Meaning and Learning for Innovation Leaders

Fail Well not Fast.

Set up your unit so that small failures provide early warning signs and a wake-up call to avert disaster further down the road. Here are some ideas to start you off on becoming failure tolerant,

  1. Reframe Failure. When the failure comes, what do you do about it? What process will you follow what message do you give, and what failure-appropriate rewards will you provide?
  2. Check your leadership behaviour. Set standards and expectations; is what you say about failure and do about it congruent?
  3. How will you instil in people that failure has a purpose; to redeploy your precious resources and their energy and talent on wins?
  4. Set up a learning system for when your innovation “failed”.
  5. What do you do when failure “cover-ups “ happen? This is the real negative behaviour.
  6. What is your Failure toolbox – the approach to learning and understanding what “went wrong” and Why? Do post-project learning reviews.
  7. Target an expected Failure rate – to drive radical thinking. If you’re not failing maybe you’re not radical enough.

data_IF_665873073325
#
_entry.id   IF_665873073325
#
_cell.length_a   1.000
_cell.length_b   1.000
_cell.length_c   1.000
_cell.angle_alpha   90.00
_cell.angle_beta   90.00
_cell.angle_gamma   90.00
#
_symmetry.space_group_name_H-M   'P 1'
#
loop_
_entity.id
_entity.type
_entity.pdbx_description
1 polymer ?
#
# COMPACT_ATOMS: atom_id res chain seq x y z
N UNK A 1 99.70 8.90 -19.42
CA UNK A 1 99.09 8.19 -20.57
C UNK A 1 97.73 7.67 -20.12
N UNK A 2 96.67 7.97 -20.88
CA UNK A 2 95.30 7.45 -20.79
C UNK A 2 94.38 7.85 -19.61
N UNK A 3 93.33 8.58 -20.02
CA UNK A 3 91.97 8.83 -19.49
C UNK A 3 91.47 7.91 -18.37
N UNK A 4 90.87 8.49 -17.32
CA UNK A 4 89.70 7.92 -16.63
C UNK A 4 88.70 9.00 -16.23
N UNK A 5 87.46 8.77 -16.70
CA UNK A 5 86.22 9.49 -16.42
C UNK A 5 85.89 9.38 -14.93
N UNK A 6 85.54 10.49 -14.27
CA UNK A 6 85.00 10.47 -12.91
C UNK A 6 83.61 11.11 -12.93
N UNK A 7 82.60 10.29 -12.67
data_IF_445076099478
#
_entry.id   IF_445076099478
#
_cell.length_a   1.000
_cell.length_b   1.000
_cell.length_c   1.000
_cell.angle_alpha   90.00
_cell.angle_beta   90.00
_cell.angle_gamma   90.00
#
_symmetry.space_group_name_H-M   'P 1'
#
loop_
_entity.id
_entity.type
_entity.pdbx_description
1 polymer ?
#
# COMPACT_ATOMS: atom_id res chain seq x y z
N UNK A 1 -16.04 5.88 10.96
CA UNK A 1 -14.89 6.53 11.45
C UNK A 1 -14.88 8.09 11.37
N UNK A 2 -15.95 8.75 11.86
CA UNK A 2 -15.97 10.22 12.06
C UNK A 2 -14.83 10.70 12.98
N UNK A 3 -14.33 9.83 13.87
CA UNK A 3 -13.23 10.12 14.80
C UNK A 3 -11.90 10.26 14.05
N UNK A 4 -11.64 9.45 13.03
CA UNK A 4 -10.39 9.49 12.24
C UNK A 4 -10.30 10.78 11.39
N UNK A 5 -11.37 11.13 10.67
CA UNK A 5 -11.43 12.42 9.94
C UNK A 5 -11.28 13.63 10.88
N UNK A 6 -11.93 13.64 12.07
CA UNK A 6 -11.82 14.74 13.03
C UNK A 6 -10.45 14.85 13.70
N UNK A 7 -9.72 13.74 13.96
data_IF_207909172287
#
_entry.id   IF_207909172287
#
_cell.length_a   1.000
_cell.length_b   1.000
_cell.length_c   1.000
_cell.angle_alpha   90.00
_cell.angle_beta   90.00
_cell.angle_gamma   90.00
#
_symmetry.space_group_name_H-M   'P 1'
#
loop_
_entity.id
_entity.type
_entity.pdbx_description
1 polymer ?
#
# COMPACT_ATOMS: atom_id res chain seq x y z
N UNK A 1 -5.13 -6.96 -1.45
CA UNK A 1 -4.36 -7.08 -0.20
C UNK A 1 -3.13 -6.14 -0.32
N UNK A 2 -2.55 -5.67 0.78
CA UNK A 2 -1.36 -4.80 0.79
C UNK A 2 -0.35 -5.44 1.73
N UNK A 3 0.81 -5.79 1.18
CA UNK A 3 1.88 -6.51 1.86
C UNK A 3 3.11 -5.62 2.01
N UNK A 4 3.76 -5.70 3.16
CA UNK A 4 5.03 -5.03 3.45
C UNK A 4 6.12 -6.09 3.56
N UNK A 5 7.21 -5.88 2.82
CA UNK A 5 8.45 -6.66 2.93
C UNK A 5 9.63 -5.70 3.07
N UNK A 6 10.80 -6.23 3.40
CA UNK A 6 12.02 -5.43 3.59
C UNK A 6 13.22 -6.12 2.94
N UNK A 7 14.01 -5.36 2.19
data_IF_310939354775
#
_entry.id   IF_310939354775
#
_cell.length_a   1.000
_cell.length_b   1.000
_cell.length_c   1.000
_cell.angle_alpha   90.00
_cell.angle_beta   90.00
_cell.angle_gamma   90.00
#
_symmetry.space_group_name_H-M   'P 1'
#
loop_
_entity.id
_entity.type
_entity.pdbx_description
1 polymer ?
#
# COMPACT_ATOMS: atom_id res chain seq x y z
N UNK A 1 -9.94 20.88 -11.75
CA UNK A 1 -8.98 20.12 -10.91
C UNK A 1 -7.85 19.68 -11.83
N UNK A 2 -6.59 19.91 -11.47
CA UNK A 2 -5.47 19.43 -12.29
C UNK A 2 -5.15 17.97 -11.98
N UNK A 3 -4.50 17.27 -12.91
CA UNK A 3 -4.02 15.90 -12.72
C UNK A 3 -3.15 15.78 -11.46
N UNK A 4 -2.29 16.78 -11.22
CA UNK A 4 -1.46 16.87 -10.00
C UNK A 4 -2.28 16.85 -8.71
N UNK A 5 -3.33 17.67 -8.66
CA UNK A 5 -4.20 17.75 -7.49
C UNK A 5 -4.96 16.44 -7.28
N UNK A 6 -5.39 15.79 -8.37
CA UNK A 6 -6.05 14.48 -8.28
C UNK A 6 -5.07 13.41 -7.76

8. Design experiments to learn. How can you learn to get the signal that failure is coming, sooner?

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Rob Munro delivers strategic innovation services to companies, universities and government agencies giving business and innovation leaders the practices, tools and confidence to achieve best-in-class innovation results. Please contact me to discuss ways to bring greater effectiveness to your innovation processes.

Read more about my service to organisations for innovation planning in improving innovation results.


Further reading

“3,000 raw ideas equals 1 commercial success!”, Stevens, Greg A; Burley, James, Research Technology Management; May/Jun 1997; 40, 3; ABI/INFORM Global

Museum of Failure,

What Google Learned From Its Quest to Build the Perfect Team – The New York Times, 2016

Failing to Learn and Learning to Fail (Intelligently): How Great Organizations Put Failure to Work to Innovate and Improve, Mark D. Cannon and Amy C. Edmondson,  Long Range Planning 38 (2005) 299-319